Needless to say, the human species is well below the Type I threshold, but our energy consumption grows with every passing year. More people are using more power per capita, but that power comes at a cost: namely, the threat to our biosphere from the release of carbon and pollutants, and the risk posed by the ability to use powerful means of energy storage and delivery for destructive purposes, such as nuclear bombs.
The great filter
The danger posed by the increased consumption of energy may explain why scientists have found no evidence of advanced alien civilizations. If Earth isn't very special and the development of life and intelligence isn't all that unique (and there's no reason to assume that it is), then the galaxy should be teeming with intelligent critters. Sure, we haven't been around for very long, astronomically speaking, but the Milky Way is billions of years old. Surely by now somebody, somewhere should have reached the Type III stage and begun exploring the galaxy in earnest.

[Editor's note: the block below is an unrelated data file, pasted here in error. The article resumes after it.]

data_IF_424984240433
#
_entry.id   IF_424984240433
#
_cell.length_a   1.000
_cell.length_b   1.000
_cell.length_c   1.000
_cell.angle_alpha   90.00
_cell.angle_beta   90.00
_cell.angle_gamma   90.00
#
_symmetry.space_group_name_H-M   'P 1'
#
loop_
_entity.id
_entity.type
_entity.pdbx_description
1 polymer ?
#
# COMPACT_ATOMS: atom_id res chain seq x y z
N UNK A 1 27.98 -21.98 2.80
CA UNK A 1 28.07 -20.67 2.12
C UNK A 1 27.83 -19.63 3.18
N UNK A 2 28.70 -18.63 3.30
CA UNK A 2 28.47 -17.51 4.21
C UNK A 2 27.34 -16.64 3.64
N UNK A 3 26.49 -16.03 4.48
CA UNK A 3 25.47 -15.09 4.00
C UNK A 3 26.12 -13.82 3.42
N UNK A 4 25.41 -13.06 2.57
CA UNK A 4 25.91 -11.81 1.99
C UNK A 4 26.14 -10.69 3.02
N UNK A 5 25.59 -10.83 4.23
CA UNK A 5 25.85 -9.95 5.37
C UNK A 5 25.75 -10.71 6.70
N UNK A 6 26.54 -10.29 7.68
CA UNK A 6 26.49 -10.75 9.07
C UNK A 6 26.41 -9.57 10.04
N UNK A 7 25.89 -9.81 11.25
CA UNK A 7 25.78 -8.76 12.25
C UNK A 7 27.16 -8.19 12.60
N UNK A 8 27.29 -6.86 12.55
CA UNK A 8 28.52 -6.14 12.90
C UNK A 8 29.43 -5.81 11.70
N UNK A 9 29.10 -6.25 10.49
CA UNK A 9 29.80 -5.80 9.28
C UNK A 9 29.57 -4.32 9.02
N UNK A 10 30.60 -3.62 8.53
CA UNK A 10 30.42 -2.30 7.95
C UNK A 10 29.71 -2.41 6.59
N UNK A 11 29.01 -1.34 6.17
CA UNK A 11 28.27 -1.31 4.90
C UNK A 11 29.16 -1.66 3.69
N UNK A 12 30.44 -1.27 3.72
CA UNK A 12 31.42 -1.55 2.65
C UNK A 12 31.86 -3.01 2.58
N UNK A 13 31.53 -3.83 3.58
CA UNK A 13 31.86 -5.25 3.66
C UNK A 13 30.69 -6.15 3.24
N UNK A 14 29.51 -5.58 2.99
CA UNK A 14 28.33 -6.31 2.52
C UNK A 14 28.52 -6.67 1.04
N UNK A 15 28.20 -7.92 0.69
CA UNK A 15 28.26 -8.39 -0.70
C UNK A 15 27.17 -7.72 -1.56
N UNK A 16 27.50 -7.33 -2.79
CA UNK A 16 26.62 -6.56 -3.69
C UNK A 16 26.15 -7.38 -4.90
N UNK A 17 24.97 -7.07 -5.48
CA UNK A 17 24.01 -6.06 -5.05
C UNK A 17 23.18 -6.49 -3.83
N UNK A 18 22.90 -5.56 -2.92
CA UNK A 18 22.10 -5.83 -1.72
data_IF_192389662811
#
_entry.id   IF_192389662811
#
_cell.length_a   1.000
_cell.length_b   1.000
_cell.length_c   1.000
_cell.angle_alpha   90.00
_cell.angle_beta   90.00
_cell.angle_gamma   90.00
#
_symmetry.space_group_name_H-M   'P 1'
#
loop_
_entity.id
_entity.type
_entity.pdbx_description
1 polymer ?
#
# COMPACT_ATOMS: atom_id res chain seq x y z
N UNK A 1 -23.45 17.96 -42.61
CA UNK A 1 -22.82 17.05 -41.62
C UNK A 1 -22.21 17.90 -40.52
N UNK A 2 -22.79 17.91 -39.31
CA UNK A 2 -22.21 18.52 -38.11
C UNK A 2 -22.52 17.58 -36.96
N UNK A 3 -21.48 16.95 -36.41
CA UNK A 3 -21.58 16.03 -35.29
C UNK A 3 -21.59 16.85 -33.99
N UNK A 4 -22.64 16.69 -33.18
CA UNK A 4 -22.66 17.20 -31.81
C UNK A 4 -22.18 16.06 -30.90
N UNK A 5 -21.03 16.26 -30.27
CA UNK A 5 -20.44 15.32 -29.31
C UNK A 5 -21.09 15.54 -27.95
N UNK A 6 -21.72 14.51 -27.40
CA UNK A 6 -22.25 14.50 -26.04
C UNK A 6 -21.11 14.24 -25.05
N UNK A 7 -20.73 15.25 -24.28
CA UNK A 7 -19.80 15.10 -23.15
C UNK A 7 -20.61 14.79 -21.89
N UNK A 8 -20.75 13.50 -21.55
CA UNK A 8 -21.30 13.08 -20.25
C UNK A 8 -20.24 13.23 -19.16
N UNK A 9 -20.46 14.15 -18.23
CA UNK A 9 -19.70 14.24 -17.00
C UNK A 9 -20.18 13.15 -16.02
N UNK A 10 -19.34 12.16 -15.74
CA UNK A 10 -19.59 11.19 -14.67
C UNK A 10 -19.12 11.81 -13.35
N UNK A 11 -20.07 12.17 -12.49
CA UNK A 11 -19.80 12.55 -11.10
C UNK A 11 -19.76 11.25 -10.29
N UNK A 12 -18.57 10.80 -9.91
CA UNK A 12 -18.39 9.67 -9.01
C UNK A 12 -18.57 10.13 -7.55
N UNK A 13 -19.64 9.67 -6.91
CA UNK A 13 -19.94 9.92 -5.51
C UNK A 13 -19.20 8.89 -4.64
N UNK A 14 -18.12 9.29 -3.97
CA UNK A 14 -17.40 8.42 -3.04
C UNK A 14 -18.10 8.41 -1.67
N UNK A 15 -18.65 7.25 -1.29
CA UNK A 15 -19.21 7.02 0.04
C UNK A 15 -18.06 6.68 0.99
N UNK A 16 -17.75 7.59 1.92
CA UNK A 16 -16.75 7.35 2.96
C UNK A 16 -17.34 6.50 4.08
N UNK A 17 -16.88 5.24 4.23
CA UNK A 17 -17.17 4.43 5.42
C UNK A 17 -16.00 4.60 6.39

This means that by the time humans became intelligent, there should have been someone there to meet us, or at least leave behind a welcome gift.
But as far as we can tell, we're alone. Life, and especially intelligent life, appears to be exceedingly rare. So perhaps some set of processes removes intelligent life from the scene before a civilization can reach higher stages of development. Most of these so-called "great filters" are different forms of species self-destruction.
Indeed, we're already capable of self-destruction as a species, and we haven't even cracked the first rung of the Kardashev scale. A handful of countries now have the nuclear-armed capacity to wipe out every single human on the planet.
"We are our own Great Filter," Jiang said.
The trick is to avoid self-destruction while we ramp up our energy use to the point where we can reliably exist on multiple worlds at once, even if it's just in the solar system, Jiang said. Having a human presence on more than one planet serves as a strong bulwark against self-destruction. But to achieve multi-planetary status requires an enormous amount of energy, not just for establishing short-term colonies, but for maintaining full-fledged, self-sustaining cities.